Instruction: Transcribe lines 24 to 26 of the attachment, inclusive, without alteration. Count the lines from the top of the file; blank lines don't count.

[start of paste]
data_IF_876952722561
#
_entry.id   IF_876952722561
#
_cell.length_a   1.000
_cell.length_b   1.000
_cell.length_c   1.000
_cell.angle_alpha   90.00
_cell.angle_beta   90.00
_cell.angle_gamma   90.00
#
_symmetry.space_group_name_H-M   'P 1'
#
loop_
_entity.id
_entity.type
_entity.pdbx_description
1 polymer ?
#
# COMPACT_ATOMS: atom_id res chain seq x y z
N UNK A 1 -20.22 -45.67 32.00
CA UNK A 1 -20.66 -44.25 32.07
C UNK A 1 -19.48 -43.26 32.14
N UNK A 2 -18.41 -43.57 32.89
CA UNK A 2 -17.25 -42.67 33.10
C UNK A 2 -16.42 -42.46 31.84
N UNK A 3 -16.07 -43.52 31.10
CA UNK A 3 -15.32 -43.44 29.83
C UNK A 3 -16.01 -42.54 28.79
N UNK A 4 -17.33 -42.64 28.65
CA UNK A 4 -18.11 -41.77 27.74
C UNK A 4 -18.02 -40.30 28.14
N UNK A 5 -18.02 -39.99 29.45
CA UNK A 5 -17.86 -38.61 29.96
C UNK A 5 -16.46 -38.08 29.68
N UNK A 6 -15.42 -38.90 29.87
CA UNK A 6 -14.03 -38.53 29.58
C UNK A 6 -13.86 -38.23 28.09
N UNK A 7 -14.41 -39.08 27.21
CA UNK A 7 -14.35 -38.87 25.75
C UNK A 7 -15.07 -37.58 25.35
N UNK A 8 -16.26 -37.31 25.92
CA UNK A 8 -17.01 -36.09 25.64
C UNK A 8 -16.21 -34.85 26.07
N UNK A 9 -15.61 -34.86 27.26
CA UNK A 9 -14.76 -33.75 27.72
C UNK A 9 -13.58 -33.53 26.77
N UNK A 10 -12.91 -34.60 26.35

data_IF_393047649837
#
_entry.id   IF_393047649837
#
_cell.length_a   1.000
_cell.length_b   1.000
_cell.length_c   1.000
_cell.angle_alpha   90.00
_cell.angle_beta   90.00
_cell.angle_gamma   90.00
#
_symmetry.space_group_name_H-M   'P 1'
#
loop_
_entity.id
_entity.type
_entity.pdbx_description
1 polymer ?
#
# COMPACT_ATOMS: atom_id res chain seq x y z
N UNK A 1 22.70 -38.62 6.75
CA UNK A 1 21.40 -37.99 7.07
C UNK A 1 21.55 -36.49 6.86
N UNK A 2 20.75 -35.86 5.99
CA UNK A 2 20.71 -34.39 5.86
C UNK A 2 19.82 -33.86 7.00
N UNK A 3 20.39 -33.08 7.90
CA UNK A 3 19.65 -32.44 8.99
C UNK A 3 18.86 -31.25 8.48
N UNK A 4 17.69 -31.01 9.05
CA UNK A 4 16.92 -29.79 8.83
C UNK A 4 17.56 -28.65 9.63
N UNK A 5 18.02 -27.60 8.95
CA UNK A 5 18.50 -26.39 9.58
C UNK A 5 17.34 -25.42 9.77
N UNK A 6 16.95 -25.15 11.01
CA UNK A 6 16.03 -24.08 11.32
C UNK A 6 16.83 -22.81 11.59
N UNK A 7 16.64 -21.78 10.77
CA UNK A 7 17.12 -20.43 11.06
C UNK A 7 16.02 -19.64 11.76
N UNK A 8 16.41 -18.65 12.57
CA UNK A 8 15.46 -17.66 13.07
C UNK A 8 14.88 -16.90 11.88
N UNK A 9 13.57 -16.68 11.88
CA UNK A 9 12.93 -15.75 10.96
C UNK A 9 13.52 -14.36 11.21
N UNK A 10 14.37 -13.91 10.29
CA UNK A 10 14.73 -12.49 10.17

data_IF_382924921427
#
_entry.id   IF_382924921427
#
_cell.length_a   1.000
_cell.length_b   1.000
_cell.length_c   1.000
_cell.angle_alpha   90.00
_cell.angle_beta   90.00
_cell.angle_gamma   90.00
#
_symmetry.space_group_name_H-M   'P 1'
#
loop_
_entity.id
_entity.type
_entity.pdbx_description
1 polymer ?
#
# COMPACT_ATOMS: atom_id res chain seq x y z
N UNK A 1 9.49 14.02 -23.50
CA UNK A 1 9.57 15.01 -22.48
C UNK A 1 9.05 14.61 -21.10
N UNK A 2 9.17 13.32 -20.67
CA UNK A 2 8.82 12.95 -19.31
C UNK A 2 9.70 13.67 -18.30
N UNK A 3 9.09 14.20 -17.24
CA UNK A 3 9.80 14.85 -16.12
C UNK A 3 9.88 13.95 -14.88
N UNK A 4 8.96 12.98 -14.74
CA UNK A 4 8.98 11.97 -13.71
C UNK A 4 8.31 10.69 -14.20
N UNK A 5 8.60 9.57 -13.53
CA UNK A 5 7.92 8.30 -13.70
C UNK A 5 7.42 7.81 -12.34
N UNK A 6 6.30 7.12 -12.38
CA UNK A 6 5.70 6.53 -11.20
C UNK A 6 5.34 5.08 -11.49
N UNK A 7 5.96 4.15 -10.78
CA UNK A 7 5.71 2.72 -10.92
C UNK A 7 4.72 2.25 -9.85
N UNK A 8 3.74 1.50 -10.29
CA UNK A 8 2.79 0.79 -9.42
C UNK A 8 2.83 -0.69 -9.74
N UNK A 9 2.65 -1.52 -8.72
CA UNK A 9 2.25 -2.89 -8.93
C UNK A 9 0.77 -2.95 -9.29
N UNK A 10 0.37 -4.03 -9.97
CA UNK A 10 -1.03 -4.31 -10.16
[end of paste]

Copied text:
N UNK A 2 -18.41 -43.57 32.89
CA UNK A 2 -17.25 -42.67 33.10
C UNK A 2 -16.42 -42.46 31.84